Comic Sans for Cancer Poster Exhibition

By Chris Dickman
Founding Editor, Graphics.com

While I'm sure we're all agreed that eradicating cancer is a worthwhile objective, there are those within the graphic design community almost as convinced that the Comic Sans font should be struck from the menus of all our applications. You may recall that the font was designed back in 1994 by Vincent Connare and has been included with Microsoft Windows since the introduction of Windows 95. Created to be used in informal documents, its fate was to become wildly popular for use in just about anything, thereby incurring the wrath of graphic design professionals.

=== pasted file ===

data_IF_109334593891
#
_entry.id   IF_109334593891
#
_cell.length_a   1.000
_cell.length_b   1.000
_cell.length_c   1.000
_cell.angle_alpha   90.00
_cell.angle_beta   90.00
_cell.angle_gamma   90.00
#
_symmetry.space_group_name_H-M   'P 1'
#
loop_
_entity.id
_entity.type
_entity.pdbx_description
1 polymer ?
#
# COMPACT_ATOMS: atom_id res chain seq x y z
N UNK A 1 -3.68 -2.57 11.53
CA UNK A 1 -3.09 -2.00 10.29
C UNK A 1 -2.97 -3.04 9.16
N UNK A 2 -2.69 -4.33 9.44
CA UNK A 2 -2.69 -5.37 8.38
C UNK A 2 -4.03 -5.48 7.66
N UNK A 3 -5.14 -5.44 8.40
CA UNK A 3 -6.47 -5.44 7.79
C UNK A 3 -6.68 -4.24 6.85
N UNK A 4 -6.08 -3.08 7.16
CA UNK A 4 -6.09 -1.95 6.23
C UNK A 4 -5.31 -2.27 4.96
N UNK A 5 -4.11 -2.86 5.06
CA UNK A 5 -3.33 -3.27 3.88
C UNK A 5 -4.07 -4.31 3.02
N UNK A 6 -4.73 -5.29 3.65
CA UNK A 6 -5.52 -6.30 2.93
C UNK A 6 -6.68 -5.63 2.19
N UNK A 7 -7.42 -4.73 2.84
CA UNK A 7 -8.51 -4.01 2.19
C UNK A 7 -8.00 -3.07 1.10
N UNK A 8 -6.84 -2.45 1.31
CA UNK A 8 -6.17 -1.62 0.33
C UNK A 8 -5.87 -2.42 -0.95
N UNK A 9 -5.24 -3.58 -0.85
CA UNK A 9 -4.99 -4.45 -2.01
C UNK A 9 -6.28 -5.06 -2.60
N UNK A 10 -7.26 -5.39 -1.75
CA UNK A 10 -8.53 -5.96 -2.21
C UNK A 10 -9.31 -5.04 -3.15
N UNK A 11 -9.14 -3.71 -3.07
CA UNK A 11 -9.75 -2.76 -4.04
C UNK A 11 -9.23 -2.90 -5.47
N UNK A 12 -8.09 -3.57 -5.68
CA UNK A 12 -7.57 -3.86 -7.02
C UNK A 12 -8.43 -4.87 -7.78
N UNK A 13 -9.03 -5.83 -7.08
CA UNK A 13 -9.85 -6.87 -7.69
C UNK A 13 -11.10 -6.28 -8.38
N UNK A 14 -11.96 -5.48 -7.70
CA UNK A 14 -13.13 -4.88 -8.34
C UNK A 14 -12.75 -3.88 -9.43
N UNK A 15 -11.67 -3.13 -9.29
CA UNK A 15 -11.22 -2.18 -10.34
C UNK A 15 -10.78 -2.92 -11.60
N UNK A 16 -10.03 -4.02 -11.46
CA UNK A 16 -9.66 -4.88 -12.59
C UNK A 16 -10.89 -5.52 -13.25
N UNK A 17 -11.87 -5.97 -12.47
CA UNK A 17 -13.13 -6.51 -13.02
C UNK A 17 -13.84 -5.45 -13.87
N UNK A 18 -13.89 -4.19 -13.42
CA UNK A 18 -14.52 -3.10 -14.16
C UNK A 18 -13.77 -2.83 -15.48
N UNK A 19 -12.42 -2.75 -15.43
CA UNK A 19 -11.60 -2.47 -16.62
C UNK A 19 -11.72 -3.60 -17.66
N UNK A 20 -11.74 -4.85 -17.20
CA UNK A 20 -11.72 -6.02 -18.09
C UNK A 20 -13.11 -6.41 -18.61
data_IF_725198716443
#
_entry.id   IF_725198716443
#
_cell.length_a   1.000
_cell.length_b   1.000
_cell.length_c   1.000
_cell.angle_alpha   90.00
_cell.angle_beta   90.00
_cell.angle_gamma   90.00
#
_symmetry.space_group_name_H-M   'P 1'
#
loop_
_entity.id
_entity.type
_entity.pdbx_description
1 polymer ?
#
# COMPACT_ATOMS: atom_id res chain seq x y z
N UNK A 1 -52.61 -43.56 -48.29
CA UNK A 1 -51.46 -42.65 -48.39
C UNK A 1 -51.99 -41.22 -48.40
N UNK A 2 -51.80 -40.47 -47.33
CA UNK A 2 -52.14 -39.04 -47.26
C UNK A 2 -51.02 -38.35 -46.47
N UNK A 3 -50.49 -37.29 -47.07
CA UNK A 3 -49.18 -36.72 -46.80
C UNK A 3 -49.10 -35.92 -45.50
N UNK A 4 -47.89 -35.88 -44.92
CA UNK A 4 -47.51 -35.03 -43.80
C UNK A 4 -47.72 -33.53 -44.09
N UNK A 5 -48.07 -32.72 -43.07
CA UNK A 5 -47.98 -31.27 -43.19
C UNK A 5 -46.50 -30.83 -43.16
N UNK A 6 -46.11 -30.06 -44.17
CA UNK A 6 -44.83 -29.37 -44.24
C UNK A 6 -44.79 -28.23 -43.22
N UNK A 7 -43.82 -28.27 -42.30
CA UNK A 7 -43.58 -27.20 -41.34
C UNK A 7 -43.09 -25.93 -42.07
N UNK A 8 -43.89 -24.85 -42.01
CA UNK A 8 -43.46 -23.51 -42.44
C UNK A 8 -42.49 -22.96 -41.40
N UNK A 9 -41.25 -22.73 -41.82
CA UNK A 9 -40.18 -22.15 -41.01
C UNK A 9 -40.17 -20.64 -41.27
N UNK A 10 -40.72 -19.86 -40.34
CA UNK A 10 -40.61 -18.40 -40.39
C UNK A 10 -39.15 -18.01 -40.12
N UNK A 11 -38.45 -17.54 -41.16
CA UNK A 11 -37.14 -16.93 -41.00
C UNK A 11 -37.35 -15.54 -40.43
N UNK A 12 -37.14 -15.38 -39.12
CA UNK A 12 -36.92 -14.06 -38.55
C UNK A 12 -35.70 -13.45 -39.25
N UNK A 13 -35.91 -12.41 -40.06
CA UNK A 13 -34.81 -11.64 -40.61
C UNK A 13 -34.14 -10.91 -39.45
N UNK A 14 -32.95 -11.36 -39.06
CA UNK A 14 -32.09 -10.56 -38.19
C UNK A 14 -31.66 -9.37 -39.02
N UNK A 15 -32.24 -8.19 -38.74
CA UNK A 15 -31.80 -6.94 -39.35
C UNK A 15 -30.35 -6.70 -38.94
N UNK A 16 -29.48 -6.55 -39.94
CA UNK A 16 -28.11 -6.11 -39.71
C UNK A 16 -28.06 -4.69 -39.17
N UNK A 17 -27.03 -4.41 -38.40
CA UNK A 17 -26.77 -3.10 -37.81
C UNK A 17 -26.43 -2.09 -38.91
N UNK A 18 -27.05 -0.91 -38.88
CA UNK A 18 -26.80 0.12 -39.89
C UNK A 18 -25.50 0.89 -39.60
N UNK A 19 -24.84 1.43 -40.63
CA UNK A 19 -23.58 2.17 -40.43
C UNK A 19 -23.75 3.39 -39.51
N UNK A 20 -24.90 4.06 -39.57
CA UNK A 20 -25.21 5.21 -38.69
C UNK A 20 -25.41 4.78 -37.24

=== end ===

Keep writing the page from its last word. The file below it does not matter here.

Designers Chris Flack, Renee Quigley and Jenny Theolin have chosen to capitalize on this typographic notoriety by curating a poster exhibition that leverages this twentieth anniversary year of Comic Sans by asking designers (including Vincent Connare and the folks behind the Ban Comic Sans site) what the notorious font means to them: "Do they love it or hate it? What would the world be like without the font we all love to hate?" The response takes the form of a curated collection of 200 posters, submitted from 34 countries, which will be on display at The Proud Archivist gallery in London, England, from August 20–24, 2014. A nice twist is that all the posters on display will be available for purchase, with the proceeds going to Cancer Research UK. We've included a sampling below.